Though “transnationalism” - the flow of people, of labour and ideas across nations are growing, and seen as an evolution, it carries negative consequences as well. Along with “globalisation”, there is an increase in transnational crime of human trafficking.
In this video, the Community Correspondent (CC), Milan Mondal is accompanying parents of one 16 year old minor victim of trafficking to the police station to lodge a complaint. The place is Bashirhat, North 24 Pargana district, West Bengal, in India - Bangladesh Border, a hotbed for trafficking of minor girls.
According to one UN report, human trafficking wields the third highest position of profit, with the ability to generate billions of dollars annually. The victims are often lured and trapped. Here in this situation, the school going girl was befriended and was promised a prosperous life and marriage from a boy from Bangladesh. The parents said they caught her talking to the boy on the phone, whereas the parents are poor to afford a phone. Despite the mother cautioning her about these kinds of trafficking scenarios, the girl was relentless in pursuing a promised prosperous life with the boy.
According to UNICEF, as many as two million children are subjected to prostitution in the global commercial sex trade. International covenants and protocols obligate criminalisation of the commercial sexual exploitation of children. Trafficking of minors has long-lasting psychological and physical consequences for the victims.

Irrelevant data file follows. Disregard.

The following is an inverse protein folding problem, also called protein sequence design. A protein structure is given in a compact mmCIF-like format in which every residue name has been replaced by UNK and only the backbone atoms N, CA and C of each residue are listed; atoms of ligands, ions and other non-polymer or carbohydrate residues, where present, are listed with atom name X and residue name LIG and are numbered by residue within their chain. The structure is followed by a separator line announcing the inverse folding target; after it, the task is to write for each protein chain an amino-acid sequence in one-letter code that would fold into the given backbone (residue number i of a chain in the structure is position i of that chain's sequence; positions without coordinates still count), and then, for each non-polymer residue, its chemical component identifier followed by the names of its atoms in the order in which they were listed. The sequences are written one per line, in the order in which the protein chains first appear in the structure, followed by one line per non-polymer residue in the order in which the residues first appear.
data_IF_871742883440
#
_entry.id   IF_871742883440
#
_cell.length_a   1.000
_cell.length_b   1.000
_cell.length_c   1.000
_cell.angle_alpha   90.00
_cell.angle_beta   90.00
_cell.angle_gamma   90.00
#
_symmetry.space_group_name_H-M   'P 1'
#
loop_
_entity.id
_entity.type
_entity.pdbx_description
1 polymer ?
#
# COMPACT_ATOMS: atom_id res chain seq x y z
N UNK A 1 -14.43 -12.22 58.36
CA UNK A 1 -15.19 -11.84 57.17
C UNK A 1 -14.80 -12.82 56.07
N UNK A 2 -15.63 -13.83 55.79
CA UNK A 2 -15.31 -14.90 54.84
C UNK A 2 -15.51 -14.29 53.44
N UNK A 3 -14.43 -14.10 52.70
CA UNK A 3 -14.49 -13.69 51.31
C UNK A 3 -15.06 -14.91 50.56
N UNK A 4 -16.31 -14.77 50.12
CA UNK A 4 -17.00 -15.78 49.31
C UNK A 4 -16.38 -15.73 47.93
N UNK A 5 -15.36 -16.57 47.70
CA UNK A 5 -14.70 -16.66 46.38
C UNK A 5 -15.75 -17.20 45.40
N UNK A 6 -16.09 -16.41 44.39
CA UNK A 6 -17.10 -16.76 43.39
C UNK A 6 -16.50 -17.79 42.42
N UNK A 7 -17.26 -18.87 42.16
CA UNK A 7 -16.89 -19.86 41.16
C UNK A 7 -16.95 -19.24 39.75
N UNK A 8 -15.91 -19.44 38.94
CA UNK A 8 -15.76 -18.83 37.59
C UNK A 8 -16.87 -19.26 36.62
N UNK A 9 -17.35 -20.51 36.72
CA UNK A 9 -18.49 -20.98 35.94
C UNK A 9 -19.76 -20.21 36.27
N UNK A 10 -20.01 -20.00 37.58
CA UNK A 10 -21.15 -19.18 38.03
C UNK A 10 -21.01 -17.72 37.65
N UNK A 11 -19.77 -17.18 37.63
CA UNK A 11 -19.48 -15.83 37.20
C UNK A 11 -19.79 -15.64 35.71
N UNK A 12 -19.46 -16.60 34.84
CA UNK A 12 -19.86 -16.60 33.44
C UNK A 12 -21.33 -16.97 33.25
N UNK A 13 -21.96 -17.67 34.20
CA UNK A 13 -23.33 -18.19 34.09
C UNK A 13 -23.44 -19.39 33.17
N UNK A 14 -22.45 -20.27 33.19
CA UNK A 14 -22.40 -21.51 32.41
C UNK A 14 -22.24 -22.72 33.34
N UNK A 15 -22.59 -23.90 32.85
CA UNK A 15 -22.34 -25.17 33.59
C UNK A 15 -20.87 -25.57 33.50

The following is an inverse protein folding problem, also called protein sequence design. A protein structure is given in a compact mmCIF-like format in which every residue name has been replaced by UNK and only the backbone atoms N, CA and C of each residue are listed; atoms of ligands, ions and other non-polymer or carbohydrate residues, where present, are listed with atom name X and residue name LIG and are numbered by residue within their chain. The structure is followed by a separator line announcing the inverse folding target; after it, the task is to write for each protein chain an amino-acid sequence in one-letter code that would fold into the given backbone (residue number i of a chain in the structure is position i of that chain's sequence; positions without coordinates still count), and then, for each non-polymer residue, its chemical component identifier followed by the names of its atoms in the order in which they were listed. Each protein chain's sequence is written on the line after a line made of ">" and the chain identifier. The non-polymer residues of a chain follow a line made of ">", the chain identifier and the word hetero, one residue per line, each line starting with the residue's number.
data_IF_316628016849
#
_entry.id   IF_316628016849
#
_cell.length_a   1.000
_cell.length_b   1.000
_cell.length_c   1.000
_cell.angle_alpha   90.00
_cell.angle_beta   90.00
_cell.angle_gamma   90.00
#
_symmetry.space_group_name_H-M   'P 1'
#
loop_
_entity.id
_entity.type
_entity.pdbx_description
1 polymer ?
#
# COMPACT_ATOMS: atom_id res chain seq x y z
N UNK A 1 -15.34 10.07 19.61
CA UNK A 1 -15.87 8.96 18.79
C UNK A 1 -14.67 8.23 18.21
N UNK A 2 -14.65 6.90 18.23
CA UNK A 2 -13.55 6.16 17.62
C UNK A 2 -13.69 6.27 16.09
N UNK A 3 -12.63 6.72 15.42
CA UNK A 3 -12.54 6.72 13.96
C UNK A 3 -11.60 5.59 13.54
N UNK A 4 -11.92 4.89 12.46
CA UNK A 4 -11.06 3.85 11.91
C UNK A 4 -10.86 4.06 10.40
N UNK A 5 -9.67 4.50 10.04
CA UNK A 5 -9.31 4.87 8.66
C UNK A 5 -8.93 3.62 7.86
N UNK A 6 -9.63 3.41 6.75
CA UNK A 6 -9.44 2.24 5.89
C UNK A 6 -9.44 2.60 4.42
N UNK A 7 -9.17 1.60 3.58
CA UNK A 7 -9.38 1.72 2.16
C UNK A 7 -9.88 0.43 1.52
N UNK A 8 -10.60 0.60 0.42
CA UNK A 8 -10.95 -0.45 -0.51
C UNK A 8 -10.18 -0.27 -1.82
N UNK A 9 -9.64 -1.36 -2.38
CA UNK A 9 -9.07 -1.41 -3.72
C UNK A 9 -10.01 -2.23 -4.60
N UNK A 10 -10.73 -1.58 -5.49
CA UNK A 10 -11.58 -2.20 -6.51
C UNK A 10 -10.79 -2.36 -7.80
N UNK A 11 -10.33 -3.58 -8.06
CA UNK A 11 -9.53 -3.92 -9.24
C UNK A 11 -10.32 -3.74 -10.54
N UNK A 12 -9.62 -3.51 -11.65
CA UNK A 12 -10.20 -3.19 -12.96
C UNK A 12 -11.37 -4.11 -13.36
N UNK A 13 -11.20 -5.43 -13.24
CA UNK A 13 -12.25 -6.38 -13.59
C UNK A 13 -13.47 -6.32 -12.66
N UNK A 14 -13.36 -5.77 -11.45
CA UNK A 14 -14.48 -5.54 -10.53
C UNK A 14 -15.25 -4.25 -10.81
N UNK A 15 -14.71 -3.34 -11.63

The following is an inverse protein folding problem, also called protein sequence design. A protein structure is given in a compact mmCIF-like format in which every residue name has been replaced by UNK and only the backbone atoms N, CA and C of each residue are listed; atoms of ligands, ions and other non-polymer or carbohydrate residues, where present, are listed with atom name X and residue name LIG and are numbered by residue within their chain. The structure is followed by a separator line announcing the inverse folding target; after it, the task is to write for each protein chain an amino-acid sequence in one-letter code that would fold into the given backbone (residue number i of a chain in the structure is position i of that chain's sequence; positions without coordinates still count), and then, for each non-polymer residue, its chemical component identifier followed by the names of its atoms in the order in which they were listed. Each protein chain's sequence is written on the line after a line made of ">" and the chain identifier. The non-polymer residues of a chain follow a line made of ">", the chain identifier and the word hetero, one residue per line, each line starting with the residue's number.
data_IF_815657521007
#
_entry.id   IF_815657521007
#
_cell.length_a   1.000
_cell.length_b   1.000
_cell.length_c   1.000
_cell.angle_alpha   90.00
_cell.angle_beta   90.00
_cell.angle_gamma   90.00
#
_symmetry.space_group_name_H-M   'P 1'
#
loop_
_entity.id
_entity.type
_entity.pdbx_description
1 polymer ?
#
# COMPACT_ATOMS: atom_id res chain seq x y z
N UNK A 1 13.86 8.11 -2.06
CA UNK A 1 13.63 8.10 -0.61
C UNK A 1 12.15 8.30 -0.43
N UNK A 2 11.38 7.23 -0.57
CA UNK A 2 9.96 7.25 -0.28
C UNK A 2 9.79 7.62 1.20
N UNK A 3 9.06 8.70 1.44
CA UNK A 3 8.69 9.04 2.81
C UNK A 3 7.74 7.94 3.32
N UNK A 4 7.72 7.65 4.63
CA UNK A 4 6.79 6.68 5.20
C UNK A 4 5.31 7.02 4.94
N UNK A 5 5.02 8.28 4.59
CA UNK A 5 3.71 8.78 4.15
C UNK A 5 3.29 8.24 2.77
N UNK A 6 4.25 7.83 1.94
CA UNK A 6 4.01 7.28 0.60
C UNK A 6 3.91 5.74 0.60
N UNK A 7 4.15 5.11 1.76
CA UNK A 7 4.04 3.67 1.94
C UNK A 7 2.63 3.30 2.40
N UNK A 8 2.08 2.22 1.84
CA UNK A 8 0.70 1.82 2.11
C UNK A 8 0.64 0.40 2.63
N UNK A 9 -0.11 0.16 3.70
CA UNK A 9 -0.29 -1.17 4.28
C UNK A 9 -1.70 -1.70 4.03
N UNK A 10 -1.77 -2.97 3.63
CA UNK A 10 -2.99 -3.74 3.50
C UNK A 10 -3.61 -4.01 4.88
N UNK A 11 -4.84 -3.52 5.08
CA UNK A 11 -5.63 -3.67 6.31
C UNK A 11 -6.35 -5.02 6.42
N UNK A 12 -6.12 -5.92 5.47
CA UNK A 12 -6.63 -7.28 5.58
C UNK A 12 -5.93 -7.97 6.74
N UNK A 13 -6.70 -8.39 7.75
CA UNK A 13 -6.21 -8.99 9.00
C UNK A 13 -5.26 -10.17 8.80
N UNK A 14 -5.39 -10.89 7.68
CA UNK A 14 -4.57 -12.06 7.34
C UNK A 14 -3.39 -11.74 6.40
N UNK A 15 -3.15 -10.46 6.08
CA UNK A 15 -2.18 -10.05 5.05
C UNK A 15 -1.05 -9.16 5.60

There are many factors for these trafficking, mostly social and economic issues are first and foremost. The lack of opportunity for a better life and a lack of women’s rights make women vulnerable in developing countries. In India and other countries, we see impoverished families view their daughters as an economic burden. The trafficking victims fall into the hands of traffickers because they are trying to seek a better life and opportunities for themselves, and eventually their families. Sex trafficking has also grown due to political unrest, instability, militarism, and natural disasters. All these factors contribute and affect the forced migration of potential victims and their increased vulnerability.
Traffickers may use any means necessary to coerce their victims into the system; this can include offering them job opportunities, romantic ventures or even resorting to a great amount of violence. In this video, it is a romantic trap. According to National Crime Records Bureau, India, in 2021, a total of 885 girls aged between 5-18 in North 24 Pargana District have been missing. A total of 6640 girls aged 16-24 have been missing in West Bengal in 2021.
On April 3, 2022, the minor victim here sedated her family with sleeping pills and ran away at midnight with the boy. Such is the power of these traffickers' tactics. Please share this video to create awareness on human trafficking.
Avijit Adhikary is a journalist with nearly 8000 days of field experience till date. In the past two decades, he has witnessed the ebb and flow of the media industry in India, with ripples felt in his region too. This includes the rise of digital media, the decline of print...
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